Black Immigrant Daily News
A row of incomplete booths built for Carnival at Queen’s Park Savannah, Port of Spain. – AYANNA KINSALE
Vendors assigned booths for Carnival at the Queen’s Park Savannah, Port of Spain complain the amenities and conditions are poor, even though they are paying more in rent compared to two years ago, the last time the festival was held before the covid19 pandemic.
Many of the booths, arranged by the National Carnival Commission (NCC), are still incomplete and some vendors who already got theirs said the wooden structures are infested with woodlice. They told Newsday there’s no security so they stay in the booths overnight to make sure they are not vandalised.
The rent is now $500 more, said the vendors, who asked to not be named.
One vendor said, “The state of the booths are horrible. We got the booths late. The booths full of wood lice droppings.”
The cost of some booths, used for food, drinks, clothes and souvenir sales, increased from $1,500 to $2,000 but, there is a refundable $300 security fee. These booths are located on the outskirts of the savannah, opposite the National Academy of the Performing Arts.
The vendor said most vendors are women – mothers and grandmothers – who rely on hired workmen to upgrade their booths some building shelves for pots and pans or painting them.
One woman said she had to pay NCC’s contractor to paint her booth, despite it being his job.
The vendor’s main concern is, “We don’t have a bathroom. Normally, NCC builds a bathroom so we can take a shower.”
A booth in use for Carnival at Queen’s Park Savannah, Port of Spain. – AYANNA KINSALE
Gesturing to concrete cast on the savannah greens, the vendor said, “It’s usually there. They does block it with ply board. We does put locks and everybody have their own key.”
The vendor said, “Most people stay in their booth. You would go in the daytime, but you sleep here in the night. Cause, if you’re not around the elements will break your booth and steal your hard liquor and stuff, so we stay here.
“A lady now gone out and she ask to me to throw an eye, cause day or night, they would break your booth.”
The portable toilets are unsanitary, despite this some take the chance to bathe in them.
“Those of us who are staying in, would like to take a shower. You know where we bathe: in the toilet.
“You can see it, you can smell it. You have to go there before seven in the morning. If you notice, down there have workmen and you not going wrap-up in your towel and you can’t bathe with your clothes on – you have to bathe naked.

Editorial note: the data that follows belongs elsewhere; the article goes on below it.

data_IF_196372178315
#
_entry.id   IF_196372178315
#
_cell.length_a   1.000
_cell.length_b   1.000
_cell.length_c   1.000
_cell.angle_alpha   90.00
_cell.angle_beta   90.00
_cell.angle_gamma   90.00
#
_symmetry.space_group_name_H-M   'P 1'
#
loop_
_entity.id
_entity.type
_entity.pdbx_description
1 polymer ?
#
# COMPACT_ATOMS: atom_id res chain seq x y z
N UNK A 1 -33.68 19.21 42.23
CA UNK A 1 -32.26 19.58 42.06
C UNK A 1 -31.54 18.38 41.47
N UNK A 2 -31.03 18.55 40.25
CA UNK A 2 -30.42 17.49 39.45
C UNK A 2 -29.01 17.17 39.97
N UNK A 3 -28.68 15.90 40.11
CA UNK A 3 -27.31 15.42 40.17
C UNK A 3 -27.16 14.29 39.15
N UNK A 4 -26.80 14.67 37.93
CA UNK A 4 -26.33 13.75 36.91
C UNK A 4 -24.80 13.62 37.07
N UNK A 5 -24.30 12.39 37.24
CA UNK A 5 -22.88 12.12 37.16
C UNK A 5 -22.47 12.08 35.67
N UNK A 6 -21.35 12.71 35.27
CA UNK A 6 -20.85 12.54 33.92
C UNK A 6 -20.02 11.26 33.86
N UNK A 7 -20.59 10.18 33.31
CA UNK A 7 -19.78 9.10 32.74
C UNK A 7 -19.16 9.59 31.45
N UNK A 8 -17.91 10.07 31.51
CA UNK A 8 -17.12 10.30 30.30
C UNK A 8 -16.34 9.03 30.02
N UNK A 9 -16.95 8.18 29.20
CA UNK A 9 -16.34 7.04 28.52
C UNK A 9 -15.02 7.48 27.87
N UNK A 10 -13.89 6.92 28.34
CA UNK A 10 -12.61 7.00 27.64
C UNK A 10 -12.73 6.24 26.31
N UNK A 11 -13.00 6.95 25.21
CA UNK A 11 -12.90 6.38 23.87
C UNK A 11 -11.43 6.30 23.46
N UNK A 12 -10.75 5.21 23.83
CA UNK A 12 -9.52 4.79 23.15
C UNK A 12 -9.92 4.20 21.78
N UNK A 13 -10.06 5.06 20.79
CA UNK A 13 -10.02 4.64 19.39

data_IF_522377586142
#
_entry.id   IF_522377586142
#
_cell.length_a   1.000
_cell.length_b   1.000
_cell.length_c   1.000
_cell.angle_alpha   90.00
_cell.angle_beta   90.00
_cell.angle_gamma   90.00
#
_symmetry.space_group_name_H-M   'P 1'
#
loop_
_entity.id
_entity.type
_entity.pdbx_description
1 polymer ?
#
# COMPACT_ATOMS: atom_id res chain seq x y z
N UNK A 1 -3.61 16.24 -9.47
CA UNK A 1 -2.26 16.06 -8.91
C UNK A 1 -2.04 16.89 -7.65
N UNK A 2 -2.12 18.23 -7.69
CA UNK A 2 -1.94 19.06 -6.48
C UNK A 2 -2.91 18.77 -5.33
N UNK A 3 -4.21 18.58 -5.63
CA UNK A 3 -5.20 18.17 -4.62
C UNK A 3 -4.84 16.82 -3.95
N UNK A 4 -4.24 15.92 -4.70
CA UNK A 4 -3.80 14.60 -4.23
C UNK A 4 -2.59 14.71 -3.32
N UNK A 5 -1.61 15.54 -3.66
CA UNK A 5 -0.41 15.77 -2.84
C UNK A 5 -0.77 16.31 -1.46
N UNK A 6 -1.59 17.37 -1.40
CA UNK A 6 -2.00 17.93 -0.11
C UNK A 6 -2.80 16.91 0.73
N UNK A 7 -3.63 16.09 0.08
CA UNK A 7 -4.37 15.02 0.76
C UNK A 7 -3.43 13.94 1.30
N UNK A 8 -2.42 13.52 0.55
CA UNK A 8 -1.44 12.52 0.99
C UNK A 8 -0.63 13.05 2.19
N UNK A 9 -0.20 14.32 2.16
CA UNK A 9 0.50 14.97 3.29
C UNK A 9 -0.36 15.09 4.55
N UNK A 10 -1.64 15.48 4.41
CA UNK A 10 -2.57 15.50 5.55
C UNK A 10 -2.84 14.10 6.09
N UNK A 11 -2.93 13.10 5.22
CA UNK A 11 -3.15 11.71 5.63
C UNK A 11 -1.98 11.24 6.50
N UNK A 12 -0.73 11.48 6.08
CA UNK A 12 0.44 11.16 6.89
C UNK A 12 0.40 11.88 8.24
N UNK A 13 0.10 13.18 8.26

“When the men come to clean, they just emptying inside the bowl. They not touching the floor. It have all kind of sanitary pads. When we go to bathe, yuh meet women (tinkling) on the floor, all of that, and you have to stand up there to bathe.”
She said on two occasions men walked in on her and she felt violated. One time, two men came to clean the toilets. “When the young man walk in, he say ‘Sorry, sorry. We’ll come back later.’ He went, and I peeping and pull the towel around me. He tell the truck man, ‘It have a lady bathing in there’ and the time, he turn the truck, it’s because he coming to peep me. If he tell yuh somebody in there bathing – a lady– what yuh peeping (at)? So I mean the situation is bad.”
When contacted by Newsday on Monday afternoon, a NCC corporate communications officer, said, “Showers and bathroom amenities (portable bathroom facilities) will be provided as is customary and should be completed within the next few days.”
He added some booths are still under construction and close to completion, with a few minor projects scheduled to ensure all will be up and running in time by this weekend when Panorama and Dimanche Gras takes place, and before the parades on Carnival Monday and Tuesday.
The vendors said they also have to contend with illegal vending.
“They give us these booths, and last week, for Panorama (semi-finals), there was a set of illegal vendors parked outside there. They said that the police run them from Frederick Street, so they come and park there and we who paid for the booths suffered.”
The NCC official said he could not comment on policing in the area but assured collaboration continued with the TTPS and other law-enforcement agencies, including the NCC’s security team whose video surveillance unit would ensure the safety of the vendors and the protection of private and public property.